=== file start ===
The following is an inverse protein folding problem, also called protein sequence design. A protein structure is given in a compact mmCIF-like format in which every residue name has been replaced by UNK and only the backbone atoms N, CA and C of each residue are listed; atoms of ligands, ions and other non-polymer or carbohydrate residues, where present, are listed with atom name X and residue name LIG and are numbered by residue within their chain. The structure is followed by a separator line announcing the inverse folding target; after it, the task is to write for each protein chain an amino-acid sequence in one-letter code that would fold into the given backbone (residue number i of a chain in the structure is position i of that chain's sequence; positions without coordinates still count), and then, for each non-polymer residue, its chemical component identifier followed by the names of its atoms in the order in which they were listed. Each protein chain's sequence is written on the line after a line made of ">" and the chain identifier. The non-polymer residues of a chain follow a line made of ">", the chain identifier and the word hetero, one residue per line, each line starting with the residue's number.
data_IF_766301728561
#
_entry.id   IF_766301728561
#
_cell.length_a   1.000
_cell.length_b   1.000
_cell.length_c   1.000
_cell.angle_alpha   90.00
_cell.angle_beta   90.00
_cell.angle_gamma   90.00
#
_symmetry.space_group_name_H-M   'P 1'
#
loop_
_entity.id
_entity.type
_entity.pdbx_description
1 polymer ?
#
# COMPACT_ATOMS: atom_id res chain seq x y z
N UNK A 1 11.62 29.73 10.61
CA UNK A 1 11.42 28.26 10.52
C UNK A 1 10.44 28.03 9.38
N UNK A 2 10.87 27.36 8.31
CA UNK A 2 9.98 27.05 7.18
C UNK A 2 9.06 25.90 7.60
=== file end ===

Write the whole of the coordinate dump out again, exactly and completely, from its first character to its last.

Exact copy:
The following is an inverse protein folding problem, also called protein sequence design. A protein structure is given in a compact mmCIF-like format in which every residue name has been replaced by UNK and only the backbone atoms N, CA and C of each residue are listed; atoms of ligands, ions and other non-polymer or carbohydrate residues, where present, are listed with atom name X and residue name LIG and are numbered by residue within their chain. The structure is followed by a separator line announcing the inverse folding target; after it, the task is to write for each protein chain an amino-acid sequence in one-letter code that would fold into the given backbone (residue number i of a chain in the structure is position i of that chain's sequence; positions without coordinates still count), and then, for each non-polymer residue, its chemical component identifier followed by the names of its atoms in the order in which they were listed. Each protein chain's sequence is written on the line after a line made of ">" and the chain identifier. The non-polymer residues of a chain follow a line made of ">", the chain identifier and the word hetero, one residue per line, each line starting with the residue's number.
data_IF_766301728561
#
_entry.id   IF_766301728561
#
_cell.length_a   1.000
_cell.length_b   1.000
_cell.length_c   1.000
_cell.angle_alpha   90.00
_cell.angle_beta   90.00
_cell.angle_gamma   90.00
#
_symmetry.space_group_name_H-M   'P 1'
#
loop_
_entity.id
_entity.type
_entity.pdbx_description
1 polymer ?
#
# COMPACT_ATOMS: atom_id res chain seq x y z
N UNK A 1 11.62 29.73 10.61
CA UNK A 1 11.42 28.26 10.52
C UNK A 1 10.44 28.03 9.38
N UNK A 2 10.87 27.36 8.31
CA UNK A 2 9.98 27.05 7.18
C UNK A 2 9.06 25.90 7.60